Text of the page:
In theory. The first two couple of cuts went fine, spot on the line on waste side...

Then the fairies got to me...you know what's coming don't you?

The next two cuts, two mind... not just one, were on the wrong bloody side of the line!!..the sort of mistake that and ejit newbie would make...

Hell's teeth and buggeration!

26 March 2010

Should I stay...or should I go?

How often do you feel like changing things in the 'shop? I often get this odd niggle that sometimes 'this' could be changed or 'that' might be altered, simply to improve my way of working or indeed to produce better work. Recently, I've had a nagging itch lurking right at the back of my mind about chisels..more specifically, Jap chisels.

Severial years ago I bought a complete set from Axminster, which were decent enough, taking and holding a razor edge. However, being the 24 carat, gold plated numpty that I am, I managed to decimate them by not paying enough attention to the surface of the the waterstones (don't get me started on them!!) I was using at the time. The consequence was that I managed to round the corners off on the backs by flattening them on a concave stone.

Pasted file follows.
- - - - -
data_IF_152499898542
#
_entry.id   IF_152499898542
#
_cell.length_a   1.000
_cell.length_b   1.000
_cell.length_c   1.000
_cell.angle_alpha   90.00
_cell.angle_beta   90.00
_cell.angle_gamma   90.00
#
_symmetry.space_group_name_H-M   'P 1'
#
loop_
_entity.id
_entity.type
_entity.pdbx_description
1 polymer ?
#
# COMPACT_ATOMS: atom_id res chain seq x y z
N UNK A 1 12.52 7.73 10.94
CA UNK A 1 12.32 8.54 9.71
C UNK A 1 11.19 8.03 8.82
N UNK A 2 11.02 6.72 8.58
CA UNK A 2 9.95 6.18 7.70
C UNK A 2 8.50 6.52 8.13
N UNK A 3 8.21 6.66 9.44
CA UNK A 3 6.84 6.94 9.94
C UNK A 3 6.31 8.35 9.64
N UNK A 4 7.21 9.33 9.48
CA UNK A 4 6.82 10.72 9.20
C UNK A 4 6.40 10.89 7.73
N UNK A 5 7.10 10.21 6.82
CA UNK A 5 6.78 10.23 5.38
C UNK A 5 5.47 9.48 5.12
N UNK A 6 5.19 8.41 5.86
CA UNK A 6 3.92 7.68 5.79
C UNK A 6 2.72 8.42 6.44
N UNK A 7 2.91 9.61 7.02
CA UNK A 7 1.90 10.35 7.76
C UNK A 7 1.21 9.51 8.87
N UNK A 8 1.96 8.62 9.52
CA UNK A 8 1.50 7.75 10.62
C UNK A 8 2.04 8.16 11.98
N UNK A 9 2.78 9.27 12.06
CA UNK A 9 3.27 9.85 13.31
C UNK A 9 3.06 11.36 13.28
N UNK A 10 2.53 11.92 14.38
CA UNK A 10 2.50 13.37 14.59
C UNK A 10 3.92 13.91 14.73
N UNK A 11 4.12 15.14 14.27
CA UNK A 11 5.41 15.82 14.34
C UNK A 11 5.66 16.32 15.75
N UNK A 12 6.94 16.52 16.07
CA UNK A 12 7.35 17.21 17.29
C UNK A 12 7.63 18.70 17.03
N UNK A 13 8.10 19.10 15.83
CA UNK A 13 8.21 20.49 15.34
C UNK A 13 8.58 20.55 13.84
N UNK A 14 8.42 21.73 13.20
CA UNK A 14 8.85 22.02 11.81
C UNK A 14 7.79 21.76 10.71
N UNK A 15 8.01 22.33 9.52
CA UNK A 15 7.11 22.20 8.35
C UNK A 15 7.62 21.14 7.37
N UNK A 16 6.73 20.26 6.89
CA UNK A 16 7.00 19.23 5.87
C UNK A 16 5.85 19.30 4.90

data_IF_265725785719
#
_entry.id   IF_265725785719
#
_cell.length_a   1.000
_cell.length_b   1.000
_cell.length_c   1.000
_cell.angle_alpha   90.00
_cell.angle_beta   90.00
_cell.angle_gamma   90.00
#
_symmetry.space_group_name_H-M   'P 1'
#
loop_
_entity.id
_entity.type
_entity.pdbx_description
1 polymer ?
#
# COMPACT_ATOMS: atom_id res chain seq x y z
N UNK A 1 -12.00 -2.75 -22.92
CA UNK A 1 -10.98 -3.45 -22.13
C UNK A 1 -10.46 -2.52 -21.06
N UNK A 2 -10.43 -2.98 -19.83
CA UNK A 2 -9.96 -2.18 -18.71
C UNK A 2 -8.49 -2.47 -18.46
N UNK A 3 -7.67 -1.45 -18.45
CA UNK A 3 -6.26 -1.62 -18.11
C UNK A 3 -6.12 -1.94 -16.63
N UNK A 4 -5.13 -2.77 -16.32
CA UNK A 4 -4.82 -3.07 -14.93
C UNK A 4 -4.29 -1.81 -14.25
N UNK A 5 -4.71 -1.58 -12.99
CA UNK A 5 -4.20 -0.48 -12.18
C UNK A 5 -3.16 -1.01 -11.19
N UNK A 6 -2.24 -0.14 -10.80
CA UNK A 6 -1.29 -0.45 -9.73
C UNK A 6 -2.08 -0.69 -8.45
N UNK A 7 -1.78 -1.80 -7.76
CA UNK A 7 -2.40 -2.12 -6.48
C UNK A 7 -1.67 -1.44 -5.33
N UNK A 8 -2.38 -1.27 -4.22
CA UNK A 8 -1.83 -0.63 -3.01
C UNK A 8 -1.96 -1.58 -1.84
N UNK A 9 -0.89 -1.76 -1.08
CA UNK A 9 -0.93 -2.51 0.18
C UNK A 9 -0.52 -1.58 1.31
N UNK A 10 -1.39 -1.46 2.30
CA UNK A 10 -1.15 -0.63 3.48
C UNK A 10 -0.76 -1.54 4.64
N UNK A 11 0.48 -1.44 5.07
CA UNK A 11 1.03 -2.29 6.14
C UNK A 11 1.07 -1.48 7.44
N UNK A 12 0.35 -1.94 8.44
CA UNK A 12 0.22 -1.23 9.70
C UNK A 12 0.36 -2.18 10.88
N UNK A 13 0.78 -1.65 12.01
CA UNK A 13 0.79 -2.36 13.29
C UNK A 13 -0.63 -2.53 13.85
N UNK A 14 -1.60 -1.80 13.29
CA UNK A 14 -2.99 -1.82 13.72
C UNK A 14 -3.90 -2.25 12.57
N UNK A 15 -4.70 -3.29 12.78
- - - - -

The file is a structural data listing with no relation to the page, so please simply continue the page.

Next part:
Yes...I know, you've been banging your forehead repeatedly on the keyboard 'cos you've been thinking "how stupid can this boy get!"...

The offending chisels were off loaded to some fool on fleabay and replaced with a set of A2 LN's which I have been, and still am, very happy with...and there's the rub!

However...I still have this itch and it simply won't go away.

I can get a really quite wicked edge on the LN's using the 'scary sharp' 3M papers and the KellIII jig, but I wonder how much better (if at all) a Jap chisel would be?

One of the things that I detested with Jap chisels is that they're supplied with a bloody great lump of iron on the end of the handle, which is great for belting with a hammer, but next to useless for hand work. Use one for any length of time for horizontal pairing and you'll end up with huge red weal in the palm of your hand. Conversely, vertical paring means the thing will dig into your thumb, particluarly at the crinkly folds of skin where your thumb bends.